Marty Riback, 1711 Riback Road, pointed out that this is a unique area of Columbia, something that should be held on to. He did not think residents objected to other people living there, but thought it should be single family.
    Dan Atwill reiterated the zones of adjacent tracts in the area. He stated the applicant's request is not inconsistent with the neighborhood.
    Mayor Hindman closed the public hearing.
    Mr. John asked about the minimum lot size for A-1 tracts. Mr. Dudark said staff made the projection to be approximately one-half acre for each dwelling unit with the assumption there would not be any sewers. Mr. John inquired as to why they made the assumption without sewers. Mr. Dudark responded that was because of the economic feasibility of sewers at that density. With clustering, it probably would be feasible to have sewers because of the lengths of the runs. Mr. Dudark indicated per the applicant's calculations, and under the right conditions, they plan on four properties per acre. He said City regulations allow the lot size to be 7,000 square feet for non-agricultural purposes.
    Mayor Hindman was concerned about the traffic situation on Rock Quarry Road. If this fairly high density development occurs, it would invite higher density through the area. He did not think high density should be started that far to the north.
    Mr. Hutton commented that he did not consider PUD-4 as high density when compared to an R-1 subdivision that would allow seven lots per acre. He thought the question as to what is the proper density in this situation.
    Mr. John acknowledged he did not know what the appropriate density should be for the tract in question. In regards to infrastructure, he said the City has never been in favor of putting it in ahead of development. He commented that would smack as preference to a certain developer/development or piece of land. Mr. John noted the City did not improve Garth Avenue before authorizing the development of Hunter's Gate.
    Mr. John indicated the scenic roadway designation was meant to provide a buffer. Now it seems people think this buffer should be buffered by not allowing any development near it. If that is true, there would be nothing left to build on. Mr. John remarked that had the tract been fairly level, it would be possible to put 72 units on the property with an R-1 or A-1 zone. However, that is not the case situation. He spoke about the topography of the property and the need for clustering which would accommodate town homes. Yet, the neighboring residents do not want town homes because it is not the right kind of development. He noted with this project, the applicant has proposed that all of the development would be on a third of the land with the back being almost completely vacant and the front having the scenic roadway buffer. Mr. John stated the Council encourages PUD's because the developer can be required to contribute to roadway costs, and the City has more control over the plan and the placement of structures. He said if there is no benefit to the developer in proceeding with a PUD, then nobody will do them. Mr. John pointed out there are still approximately 30 acres of R-3 in this immediate area that the City can do nothing about unless we buy those properties. He recognized that perhaps 72 units for this tract might be too dense, but he thought a cluster development was a good idea.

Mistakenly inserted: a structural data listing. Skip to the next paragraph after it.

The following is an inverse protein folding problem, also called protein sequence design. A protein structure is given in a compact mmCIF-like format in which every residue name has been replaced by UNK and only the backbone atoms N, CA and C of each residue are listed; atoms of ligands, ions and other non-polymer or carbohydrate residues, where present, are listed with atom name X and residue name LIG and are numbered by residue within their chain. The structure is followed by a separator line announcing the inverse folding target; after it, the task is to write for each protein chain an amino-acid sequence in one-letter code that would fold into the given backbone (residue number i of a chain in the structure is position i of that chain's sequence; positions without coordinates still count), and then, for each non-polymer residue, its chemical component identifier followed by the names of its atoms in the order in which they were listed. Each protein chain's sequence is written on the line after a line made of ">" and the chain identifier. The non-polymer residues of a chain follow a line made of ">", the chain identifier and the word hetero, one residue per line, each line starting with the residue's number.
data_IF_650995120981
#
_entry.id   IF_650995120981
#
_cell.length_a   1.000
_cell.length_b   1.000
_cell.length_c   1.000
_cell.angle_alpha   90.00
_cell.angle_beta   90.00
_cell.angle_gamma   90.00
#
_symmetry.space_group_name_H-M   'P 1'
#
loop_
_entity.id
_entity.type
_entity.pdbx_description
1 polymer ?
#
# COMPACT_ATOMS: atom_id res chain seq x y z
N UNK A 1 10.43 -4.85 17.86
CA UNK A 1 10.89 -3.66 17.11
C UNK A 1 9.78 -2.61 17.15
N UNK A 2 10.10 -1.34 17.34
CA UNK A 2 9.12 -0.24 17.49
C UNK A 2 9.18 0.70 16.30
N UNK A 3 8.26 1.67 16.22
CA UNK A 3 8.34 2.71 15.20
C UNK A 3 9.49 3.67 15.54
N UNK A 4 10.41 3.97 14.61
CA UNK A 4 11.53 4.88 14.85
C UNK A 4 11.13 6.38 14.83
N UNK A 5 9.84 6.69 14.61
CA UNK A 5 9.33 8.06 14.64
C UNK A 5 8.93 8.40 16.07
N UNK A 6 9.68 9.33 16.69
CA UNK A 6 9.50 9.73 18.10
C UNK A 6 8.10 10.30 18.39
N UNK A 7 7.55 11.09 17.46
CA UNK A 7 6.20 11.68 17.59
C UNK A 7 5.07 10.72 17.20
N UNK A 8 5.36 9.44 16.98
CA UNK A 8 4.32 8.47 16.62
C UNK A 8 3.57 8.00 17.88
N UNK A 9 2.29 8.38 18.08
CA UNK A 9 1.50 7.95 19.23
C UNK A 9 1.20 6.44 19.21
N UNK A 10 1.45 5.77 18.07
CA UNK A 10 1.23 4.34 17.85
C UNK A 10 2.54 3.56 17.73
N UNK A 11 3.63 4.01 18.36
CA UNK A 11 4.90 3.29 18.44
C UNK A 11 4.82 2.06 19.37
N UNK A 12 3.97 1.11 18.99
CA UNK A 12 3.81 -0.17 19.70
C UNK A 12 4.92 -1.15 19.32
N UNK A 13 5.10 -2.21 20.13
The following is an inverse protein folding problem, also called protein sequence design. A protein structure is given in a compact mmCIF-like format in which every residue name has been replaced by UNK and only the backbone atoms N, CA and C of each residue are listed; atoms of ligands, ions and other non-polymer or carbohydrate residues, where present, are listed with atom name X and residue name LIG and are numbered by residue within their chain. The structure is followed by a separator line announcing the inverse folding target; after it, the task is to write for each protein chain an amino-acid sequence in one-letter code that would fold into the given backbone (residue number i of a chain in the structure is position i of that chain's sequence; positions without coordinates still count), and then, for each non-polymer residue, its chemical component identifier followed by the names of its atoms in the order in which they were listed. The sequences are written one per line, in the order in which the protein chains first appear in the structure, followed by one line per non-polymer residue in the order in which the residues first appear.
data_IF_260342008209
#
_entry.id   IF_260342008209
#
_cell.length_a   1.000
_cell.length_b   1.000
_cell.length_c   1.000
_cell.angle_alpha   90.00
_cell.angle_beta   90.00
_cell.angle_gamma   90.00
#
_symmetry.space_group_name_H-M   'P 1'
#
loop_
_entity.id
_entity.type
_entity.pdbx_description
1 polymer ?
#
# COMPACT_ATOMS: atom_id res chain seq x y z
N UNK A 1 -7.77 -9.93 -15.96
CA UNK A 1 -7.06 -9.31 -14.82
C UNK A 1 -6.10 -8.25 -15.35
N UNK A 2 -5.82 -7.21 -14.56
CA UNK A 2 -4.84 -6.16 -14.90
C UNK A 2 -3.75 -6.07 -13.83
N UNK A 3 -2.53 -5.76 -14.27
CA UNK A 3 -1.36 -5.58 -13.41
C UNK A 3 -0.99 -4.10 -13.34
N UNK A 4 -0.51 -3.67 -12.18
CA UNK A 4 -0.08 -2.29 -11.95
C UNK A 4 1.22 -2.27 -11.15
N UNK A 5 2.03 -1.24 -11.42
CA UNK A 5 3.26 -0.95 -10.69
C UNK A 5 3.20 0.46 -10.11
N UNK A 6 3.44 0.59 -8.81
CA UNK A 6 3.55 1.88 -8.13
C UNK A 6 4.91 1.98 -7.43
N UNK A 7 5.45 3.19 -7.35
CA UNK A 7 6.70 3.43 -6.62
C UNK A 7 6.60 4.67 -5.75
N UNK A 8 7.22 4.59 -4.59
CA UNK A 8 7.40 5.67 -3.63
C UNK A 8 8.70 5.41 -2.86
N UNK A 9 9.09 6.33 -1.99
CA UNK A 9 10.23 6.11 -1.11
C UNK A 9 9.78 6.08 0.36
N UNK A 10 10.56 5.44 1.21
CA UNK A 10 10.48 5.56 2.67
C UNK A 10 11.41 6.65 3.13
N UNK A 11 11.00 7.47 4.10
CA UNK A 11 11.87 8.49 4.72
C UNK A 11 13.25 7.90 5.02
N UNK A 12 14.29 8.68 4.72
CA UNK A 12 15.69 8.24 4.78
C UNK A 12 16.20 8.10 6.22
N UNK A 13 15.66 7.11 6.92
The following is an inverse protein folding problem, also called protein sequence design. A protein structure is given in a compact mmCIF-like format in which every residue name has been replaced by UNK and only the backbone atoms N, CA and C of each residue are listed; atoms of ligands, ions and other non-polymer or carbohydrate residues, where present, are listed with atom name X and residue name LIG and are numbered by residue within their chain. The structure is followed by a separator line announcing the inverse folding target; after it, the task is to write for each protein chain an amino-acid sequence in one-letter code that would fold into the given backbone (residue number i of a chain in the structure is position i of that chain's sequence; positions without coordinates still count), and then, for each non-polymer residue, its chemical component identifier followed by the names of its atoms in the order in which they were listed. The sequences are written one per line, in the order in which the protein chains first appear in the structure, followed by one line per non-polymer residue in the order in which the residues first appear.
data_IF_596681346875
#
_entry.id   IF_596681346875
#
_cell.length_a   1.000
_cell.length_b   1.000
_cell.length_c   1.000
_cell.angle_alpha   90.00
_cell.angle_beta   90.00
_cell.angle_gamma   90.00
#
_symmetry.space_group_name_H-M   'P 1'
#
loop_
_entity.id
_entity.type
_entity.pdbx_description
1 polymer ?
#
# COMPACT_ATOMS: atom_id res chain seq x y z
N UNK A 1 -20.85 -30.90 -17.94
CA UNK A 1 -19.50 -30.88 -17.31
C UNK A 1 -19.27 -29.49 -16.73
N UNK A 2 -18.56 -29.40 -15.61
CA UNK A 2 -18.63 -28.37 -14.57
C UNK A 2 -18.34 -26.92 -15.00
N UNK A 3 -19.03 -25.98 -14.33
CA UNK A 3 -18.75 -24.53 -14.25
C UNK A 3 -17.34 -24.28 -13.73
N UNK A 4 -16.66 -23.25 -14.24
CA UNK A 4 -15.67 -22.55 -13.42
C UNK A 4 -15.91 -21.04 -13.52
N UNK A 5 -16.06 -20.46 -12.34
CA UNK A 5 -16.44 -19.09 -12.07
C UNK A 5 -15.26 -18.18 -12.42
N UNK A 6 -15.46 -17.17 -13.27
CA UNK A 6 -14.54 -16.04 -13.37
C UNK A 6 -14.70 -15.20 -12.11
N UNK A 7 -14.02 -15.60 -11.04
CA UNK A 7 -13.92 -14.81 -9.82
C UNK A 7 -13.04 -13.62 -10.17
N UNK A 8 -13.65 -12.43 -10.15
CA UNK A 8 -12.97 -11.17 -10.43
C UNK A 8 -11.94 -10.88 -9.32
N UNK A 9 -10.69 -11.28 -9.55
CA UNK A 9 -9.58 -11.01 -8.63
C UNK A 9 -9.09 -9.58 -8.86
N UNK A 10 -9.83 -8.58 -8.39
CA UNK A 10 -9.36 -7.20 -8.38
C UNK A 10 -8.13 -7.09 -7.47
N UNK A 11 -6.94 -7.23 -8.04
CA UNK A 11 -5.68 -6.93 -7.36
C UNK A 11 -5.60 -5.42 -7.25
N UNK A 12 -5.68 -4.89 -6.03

Mr. Coffman said there are other people in town that enjoy Rock Quarry Road and think it is a wonderful asset to the community. He commented that he would not want to see the road improved if it means cutting down the vegetative buffer around it. He believed the proposal before them to be too dense and too far north into the unique part of the road. Mr. Coffman said he would have to vote against the proposal.
    Mr. Janku believed Mr. John's points about PUD's and clustering were appropriate. He thought there should be some modest benefit from taking the PUD approach. Mr. Janku expressed concern about the possibility of the City being forced to correct mistakes because the proper infrastructure was not in place at the time development occurred. His concern about this specific property related not only to the number of units, but the fact that within the units there is no specificity about the number of bedrooms or the number of occupants per unit. Mr. Janku thought the density would actually be more than the typical four units per acre when factoring in the number of single people that could be there, which would mean more vehicles per unit.